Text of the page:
Interviews

Interviews
Aion: Making East Meet West

John Funk | 27 Aug 2009 21:55
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WC: How much input do the original writers and developers in Korea have? Can you go to them and say "Hey, what were you trying to get at here?"

Dave: We can send our questions off to Korea, but with the time zone difference, it was often faster to really delve deeply into the game and puzzle out the answers in the context of the game experience. Actually, that's a pretty good way to learn a game - by digging through files yourself to answer questions like, "How come this NPC is acting so mysterious when you first meet her?" Not only do you find the answer you were looking for, but you discover all sorts of other nooks and crannies.

Janna: For myself, I haven't had any contact with the original writers and developers at all. A lot of it is the time difference, the time lag, the language barrier, and the speed at which we have to work. We've had to work very fast. We do delve deeply into the game. But we also have to decide at what point it makes more sense to take the story we're given, find the main tentpoles of the story and build something slightly different, something new out of it.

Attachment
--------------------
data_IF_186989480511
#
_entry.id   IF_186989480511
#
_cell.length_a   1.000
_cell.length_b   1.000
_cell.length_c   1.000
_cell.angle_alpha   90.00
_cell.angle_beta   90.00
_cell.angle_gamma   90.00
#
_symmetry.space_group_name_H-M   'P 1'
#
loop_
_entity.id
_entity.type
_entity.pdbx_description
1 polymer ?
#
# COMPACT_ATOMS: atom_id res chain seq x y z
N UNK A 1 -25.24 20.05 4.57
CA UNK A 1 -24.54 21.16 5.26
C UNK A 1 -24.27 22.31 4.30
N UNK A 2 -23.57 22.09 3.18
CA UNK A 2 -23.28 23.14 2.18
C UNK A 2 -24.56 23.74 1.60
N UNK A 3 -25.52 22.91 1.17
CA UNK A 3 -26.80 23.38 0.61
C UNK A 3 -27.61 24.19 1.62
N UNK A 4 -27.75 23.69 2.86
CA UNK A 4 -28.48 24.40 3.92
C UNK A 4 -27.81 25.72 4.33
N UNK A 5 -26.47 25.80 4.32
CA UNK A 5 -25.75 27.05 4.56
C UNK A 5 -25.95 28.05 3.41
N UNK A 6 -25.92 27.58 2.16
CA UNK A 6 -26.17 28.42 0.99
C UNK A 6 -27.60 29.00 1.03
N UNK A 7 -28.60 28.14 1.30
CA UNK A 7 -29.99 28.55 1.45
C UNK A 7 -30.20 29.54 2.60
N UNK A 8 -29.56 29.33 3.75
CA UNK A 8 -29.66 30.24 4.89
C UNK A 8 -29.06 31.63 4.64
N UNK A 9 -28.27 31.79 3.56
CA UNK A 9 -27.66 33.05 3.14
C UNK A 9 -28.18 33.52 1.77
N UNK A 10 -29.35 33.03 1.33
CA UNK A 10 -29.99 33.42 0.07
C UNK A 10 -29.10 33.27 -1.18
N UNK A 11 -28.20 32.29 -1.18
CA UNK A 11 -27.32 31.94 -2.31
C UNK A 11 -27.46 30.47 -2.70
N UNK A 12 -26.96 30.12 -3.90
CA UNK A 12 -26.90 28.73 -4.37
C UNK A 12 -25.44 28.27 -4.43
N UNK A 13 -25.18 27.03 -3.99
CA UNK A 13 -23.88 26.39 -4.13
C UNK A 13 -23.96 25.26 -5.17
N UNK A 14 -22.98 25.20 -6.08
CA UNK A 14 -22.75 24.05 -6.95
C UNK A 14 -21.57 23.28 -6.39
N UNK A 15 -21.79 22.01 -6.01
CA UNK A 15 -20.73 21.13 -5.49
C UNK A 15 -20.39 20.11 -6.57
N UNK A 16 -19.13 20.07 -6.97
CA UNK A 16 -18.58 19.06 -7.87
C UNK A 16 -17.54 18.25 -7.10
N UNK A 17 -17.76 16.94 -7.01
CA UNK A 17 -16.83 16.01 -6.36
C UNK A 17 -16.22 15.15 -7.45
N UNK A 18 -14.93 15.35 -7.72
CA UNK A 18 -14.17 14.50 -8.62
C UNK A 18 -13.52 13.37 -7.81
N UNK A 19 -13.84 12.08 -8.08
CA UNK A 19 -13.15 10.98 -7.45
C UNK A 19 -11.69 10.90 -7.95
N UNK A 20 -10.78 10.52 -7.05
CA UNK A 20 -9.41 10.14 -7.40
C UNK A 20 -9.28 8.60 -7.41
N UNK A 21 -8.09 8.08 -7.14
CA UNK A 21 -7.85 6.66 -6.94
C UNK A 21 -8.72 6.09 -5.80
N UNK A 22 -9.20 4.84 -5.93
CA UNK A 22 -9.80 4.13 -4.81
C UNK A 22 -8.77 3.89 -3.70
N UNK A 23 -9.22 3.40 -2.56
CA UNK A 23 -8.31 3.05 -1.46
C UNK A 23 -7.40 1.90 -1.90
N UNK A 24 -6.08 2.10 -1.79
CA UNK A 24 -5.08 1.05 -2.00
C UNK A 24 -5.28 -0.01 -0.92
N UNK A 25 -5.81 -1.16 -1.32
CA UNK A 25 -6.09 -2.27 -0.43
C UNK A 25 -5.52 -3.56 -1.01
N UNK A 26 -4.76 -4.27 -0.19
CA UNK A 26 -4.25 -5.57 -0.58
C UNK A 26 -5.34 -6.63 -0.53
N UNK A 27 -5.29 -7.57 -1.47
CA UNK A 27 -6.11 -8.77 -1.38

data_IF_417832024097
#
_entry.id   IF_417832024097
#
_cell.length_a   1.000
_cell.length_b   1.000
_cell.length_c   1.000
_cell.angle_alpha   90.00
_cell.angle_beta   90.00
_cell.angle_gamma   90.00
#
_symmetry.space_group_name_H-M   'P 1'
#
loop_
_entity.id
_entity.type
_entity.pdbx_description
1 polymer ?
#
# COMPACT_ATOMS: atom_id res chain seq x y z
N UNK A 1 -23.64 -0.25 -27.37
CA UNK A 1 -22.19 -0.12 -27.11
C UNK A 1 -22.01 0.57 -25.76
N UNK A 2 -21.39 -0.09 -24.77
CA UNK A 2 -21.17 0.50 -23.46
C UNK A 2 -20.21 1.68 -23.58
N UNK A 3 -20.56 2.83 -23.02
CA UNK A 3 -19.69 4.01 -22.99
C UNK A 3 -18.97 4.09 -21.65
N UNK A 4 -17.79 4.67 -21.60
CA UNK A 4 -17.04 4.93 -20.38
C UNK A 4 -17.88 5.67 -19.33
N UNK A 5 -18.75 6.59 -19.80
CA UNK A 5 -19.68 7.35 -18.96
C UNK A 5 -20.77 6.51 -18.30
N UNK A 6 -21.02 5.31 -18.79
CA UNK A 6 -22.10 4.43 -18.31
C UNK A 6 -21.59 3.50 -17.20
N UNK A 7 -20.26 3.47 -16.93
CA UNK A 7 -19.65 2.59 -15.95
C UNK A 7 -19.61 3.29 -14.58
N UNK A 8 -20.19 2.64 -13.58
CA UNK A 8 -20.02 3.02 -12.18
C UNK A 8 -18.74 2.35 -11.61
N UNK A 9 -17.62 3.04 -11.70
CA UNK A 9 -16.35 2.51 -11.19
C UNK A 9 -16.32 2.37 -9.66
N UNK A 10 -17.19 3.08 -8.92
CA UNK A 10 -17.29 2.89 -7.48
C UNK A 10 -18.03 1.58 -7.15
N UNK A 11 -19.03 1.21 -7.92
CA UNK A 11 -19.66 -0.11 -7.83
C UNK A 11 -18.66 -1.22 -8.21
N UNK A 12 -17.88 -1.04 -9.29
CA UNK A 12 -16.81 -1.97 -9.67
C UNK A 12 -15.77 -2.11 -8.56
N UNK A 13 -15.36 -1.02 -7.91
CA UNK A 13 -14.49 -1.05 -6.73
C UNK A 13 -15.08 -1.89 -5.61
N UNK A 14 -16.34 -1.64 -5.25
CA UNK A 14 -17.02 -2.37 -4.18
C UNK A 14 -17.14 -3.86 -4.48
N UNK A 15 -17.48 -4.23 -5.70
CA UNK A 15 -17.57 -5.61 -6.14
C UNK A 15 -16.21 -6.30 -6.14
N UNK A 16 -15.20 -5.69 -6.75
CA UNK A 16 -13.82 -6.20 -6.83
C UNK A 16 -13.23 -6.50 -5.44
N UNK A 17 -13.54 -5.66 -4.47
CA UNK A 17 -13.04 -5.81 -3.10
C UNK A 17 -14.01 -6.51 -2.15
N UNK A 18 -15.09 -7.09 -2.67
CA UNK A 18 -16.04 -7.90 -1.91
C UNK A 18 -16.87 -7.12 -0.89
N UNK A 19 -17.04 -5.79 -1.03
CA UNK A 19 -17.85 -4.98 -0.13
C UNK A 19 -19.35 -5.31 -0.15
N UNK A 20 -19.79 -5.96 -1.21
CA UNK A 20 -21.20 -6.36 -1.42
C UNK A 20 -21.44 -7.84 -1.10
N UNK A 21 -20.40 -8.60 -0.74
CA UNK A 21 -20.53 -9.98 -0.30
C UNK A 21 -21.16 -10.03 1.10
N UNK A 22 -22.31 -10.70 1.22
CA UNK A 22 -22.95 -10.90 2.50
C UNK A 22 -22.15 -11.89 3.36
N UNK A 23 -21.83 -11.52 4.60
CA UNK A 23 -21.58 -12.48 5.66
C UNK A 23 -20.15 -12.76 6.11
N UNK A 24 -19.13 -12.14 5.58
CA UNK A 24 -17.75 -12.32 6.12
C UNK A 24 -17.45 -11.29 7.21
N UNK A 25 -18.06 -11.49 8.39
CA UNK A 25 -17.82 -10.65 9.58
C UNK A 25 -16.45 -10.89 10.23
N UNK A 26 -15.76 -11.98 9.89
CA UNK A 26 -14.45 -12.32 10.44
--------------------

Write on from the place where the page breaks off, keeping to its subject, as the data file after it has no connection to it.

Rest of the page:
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WC: What was the hardest thing you've had to properly localize so far in Aion (or, any other games that you've worked on)?

Marti: Animated cut-scenes were difficult, because we had to match the timing of our spoken dialog to animations that were created for Korean dialog. That meant extra time during both the writing and the recording phases - we were rewriting scripts as the actors were reading the lines!

Fran: Object names. Remember, in Korean, if you want to call something the Impenetrable Iron God Shield of the Acadian Hero-Nymph, you may need as few as seven characters. That's roughly as wide as the word "Roughly," by the way. So all these INCREDIBLY cool names (and they ARE cool) often have to be shortened to fit the UI.